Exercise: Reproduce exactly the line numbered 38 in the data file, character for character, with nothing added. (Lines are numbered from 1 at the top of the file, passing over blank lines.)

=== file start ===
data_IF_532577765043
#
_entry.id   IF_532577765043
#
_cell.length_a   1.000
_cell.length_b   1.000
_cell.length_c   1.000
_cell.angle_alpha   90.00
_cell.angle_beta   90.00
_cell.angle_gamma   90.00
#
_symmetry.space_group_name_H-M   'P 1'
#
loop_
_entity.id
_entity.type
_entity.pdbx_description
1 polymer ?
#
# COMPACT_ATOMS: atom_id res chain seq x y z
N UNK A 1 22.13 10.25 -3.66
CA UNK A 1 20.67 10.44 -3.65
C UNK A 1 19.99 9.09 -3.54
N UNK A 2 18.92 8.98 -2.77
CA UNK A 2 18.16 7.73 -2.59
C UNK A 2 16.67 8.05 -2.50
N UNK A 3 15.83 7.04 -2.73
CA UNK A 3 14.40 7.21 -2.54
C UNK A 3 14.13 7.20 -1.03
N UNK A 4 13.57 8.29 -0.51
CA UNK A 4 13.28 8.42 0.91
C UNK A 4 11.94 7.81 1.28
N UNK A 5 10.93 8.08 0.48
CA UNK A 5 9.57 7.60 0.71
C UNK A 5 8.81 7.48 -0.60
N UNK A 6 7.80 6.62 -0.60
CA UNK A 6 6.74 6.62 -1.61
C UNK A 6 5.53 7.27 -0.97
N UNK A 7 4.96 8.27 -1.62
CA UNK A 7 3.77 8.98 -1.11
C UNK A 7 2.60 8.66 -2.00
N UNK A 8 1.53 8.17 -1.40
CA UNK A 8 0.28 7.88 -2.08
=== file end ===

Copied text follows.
C UNK A 6 5.53 7.27 -0.97